Photo: Ryan Collerd for The Wall Street Journal
Jonathan Hoffman, at home last year, made nearly $ 550 million in profits for Lehman during 2008
Judge Lorna G Schofield of the US District Court in New York on July 6 said former top trader Jonathan Hoffman’s argument that Lehman owed him more than $ 83 million “strains credulity” even though he received a similar amount from Barclays when he went to work for the UK bank following Lehman’s collapse.
“It strains credulity to argue, as Hoffman does here, that the $ 83 million that Barclays agreed to pay in extra compensation was a mere signing bonus or motivational tool, and that the amount only coincidentally matched the amount that Hoffman was owed by LBI,” Judge Schofield in a 13-page opinion.
Judge Schofield also reversed a bankruptcy court ruling that Hoffman was entitled to $ 7.7 million stemming from an unpaid portion of the bonus he was awarded in 2007.
Still, the decision supports US Bankruptcy Judge Shelley Chapman’s 2015 ruling that Lehman’s obligation to pay Hoffman’s bonus was transferred to Barclays when it bought Lehman’s brokerage unit shortly after the failed investment bank filed for bankruptcy. Barclays agreed to pay the $ 83 million and to copy other key terms of his employment agreement with Lehman.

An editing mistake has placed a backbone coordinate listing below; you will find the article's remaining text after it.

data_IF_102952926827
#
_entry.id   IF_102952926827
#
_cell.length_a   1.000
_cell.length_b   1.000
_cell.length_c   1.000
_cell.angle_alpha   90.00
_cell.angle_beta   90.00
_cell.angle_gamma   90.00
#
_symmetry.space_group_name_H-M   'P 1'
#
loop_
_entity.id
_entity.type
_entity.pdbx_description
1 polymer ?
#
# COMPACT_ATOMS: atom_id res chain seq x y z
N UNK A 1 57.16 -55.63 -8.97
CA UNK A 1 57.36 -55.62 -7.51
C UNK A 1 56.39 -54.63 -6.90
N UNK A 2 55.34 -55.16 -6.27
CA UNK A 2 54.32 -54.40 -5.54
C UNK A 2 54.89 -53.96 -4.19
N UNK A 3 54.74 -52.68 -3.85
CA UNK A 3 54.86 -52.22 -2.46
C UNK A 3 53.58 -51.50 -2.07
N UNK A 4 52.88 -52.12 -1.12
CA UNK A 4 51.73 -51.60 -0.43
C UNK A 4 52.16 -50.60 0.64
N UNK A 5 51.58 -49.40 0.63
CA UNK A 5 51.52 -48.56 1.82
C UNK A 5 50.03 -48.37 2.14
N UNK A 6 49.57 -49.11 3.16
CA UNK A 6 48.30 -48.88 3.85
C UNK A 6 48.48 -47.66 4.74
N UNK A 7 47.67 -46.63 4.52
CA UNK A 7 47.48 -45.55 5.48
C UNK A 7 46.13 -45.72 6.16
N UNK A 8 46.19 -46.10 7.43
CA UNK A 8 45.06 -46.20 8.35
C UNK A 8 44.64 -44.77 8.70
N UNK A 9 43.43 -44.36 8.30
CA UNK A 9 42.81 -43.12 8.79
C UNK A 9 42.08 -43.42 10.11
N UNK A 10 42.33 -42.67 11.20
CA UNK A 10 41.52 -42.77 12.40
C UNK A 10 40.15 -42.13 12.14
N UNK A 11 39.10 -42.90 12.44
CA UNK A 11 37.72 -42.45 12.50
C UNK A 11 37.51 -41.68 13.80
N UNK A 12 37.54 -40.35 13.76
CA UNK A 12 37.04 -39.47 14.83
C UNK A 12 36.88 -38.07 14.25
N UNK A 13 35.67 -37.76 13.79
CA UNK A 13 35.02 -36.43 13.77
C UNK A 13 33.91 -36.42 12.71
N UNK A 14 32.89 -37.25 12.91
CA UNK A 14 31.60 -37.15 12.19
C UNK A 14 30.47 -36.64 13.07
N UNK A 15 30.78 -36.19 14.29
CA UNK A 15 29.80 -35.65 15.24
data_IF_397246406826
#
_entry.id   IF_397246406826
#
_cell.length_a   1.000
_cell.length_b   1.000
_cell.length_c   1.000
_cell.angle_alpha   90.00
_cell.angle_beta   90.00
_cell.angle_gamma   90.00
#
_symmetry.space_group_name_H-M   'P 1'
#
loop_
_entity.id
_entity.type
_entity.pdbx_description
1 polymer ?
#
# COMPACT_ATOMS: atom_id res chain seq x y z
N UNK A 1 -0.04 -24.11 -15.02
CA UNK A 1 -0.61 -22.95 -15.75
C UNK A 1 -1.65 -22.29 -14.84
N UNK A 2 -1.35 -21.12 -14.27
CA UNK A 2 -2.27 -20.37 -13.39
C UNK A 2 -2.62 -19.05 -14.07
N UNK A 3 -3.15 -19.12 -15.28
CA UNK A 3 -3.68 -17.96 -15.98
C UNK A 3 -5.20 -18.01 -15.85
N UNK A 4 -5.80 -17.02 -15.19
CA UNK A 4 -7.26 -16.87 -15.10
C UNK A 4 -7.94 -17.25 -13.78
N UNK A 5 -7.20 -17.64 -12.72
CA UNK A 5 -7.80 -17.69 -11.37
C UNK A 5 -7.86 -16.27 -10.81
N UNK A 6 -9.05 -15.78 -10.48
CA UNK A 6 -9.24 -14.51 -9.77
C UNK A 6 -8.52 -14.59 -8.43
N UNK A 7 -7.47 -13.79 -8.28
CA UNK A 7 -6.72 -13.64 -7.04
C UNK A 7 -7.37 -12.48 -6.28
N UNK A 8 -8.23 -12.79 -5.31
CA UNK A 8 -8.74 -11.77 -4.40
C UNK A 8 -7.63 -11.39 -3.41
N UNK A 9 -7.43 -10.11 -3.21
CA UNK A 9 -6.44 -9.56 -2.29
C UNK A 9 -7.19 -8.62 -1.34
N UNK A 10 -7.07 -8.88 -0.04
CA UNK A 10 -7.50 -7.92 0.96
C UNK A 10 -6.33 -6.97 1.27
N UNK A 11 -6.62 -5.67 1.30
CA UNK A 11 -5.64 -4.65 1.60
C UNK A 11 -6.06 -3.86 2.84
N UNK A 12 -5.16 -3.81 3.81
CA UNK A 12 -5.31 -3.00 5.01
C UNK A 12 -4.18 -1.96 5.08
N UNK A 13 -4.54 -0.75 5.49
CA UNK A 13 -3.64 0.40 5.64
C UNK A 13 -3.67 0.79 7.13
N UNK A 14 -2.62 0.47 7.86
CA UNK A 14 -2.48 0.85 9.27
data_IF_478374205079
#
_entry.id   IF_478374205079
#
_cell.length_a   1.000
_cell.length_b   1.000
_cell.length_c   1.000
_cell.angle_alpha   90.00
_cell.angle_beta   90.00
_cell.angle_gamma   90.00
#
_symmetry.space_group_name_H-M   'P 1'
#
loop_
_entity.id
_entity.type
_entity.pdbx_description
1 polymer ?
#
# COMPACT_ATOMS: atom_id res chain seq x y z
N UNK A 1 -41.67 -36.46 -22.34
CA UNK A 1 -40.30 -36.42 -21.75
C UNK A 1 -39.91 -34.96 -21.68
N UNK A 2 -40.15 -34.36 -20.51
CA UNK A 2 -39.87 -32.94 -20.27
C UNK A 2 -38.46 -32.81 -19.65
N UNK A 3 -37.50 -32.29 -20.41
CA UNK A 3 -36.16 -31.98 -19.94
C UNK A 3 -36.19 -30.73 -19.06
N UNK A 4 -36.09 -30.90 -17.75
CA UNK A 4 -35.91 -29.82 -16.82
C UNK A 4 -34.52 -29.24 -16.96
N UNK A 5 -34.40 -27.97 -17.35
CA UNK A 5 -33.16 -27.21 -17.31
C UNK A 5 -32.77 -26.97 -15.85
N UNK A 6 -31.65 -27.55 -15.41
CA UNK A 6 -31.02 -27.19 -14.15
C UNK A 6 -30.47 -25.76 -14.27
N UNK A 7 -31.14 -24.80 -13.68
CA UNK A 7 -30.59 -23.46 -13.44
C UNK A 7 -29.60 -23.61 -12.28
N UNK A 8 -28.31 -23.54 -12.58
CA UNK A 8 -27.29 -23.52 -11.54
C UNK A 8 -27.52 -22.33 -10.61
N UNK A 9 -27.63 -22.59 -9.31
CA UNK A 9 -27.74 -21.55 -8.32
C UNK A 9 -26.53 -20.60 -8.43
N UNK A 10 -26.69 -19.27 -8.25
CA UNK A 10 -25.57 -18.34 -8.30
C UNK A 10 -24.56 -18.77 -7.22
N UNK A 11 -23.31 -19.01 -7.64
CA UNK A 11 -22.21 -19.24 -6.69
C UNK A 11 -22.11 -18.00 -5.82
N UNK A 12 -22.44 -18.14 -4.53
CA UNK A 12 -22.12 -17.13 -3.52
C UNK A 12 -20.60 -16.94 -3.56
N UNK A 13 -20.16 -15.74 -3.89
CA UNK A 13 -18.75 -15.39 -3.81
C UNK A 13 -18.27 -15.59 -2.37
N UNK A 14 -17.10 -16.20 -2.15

The ruling is a win for Lehman bankruptcy trustee James Giddens, who had said Hoffman was essentially trying to “double dip” by collecting from both Barclays and Lehman.
Jake Sargent, a spokesman for the trustee, said the ruling “reiterates that there will be no double recoveries in the Lehman Brothers liquidation, which is consistent with the law and fair to all customers and creditors of the LBI estate.”
A lawyer for Hoffman wasn’t immediately available for comment.
Hoffman, who lives outside of Philadelphia with his wife and three children, majored in economics at the University of Pennsylvania and took a job at Lehman in 1994 after deferring a bid to get his MBA at Penn’s Wharton School.
At Lehman, Hoffman became a star, specialising in government bonds in the bank’s Miami office. Hoffman made nearly $ 550 million in profits for Lehman during 2008, and his trading represented 10% of the bank’s total profit during 2007. He received $ 100 million in compensation for his trading at Barclays during 2008 to 2010, in addition to the $ 83 million he received on account of the Lehman bonus.
The Lehman brokerage is being unwound separately from the investment bank. Giddens is leading the effort, which doesn’t fall under bankruptcy law but which is instead conducted under the Securities Investor Protection Act. Individual customers of the US brokerage received about $ 92.3 billion almost immediately after Lehman collapsed. In all, Giddens has returned more than $ 114 billion to Lehman’s customers and creditors.
This story was first published by The Wall Street Journal
—Joseph Checkler contributed to this article